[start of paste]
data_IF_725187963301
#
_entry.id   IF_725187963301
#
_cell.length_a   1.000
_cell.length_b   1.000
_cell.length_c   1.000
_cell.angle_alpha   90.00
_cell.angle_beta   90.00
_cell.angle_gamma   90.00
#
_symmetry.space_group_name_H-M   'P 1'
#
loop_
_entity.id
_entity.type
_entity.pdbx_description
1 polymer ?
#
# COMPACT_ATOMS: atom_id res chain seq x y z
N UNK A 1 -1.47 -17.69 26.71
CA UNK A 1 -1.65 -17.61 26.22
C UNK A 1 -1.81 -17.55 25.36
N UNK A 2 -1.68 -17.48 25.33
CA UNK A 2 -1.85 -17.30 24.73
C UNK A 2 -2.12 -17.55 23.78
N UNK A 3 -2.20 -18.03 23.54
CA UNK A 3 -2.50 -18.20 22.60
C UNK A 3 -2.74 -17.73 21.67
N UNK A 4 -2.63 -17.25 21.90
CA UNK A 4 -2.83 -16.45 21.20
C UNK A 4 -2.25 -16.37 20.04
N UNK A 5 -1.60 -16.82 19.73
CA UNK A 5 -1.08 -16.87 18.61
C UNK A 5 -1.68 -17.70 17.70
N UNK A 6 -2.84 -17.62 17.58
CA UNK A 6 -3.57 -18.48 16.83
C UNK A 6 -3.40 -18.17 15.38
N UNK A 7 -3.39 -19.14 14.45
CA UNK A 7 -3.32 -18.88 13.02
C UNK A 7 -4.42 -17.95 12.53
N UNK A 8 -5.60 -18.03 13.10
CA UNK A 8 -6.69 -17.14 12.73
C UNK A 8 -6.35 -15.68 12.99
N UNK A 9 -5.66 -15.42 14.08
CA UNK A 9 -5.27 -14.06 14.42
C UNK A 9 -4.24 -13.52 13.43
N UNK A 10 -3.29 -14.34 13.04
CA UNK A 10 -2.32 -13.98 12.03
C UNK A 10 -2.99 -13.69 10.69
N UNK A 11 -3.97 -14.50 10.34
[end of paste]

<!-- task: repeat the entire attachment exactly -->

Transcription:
data_IF_725187963301
#
_entry.id   IF_725187963301
#
_cell.length_a   1.000
_cell.length_b   1.000
_cell.length_c   1.000
_cell.angle_alpha   90.00
_cell.angle_beta   90.00
_cell.angle_gamma   90.00
#
_symmetry.space_group_name_H-M   'P 1'
#
loop_
_entity.id
_entity.type
_entity.pdbx_description
1 polymer ?
#
# COMPACT_ATOMS: atom_id res chain seq x y z
N UNK A 1 -1.47 -17.69 26.71
CA UNK A 1 -1.65 -17.61 26.22
C UNK A 1 -1.81 -17.55 25.36
N UNK A 2 -1.68 -17.48 25.33
CA UNK A 2 -1.85 -17.30 24.73
C UNK A 2 -2.12 -17.55 23.78
N UNK A 3 -2.20 -18.03 23.54
CA UNK A 3 -2.50 -18.20 22.60
C UNK A 3 -2.74 -17.73 21.67
N UNK A 4 -2.63 -17.25 21.90
CA UNK A 4 -2.83 -16.45 21.20
C UNK A 4 -2.25 -16.37 20.04
N UNK A 5 -1.60 -16.82 19.73
CA UNK A 5 -1.08 -16.87 18.61
C UNK A 5 -1.68 -17.70 17.70
N UNK A 6 -2.84 -17.62 17.58
CA UNK A 6 -3.57 -18.48 16.83
C UNK A 6 -3.40 -18.17 15.38
N UNK A 7 -3.39 -19.14 14.45
CA UNK A 7 -3.32 -18.88 13.02
C UNK A 7 -4.42 -17.95 12.53
N UNK A 8 -5.60 -18.03 13.10
CA UNK A 8 -6.69 -17.14 12.73
C UNK A 8 -6.35 -15.68 12.99
N UNK A 9 -5.66 -15.42 14.08
CA UNK A 9 -5.27 -14.06 14.42
C UNK A 9 -4.24 -13.52 13.43
N UNK A 10 -3.29 -14.34 13.04
CA UNK A 10 -2.32 -13.98 12.03
C UNK A 10 -2.99 -13.69 10.69
N UNK A 11 -3.97 -14.50 10.34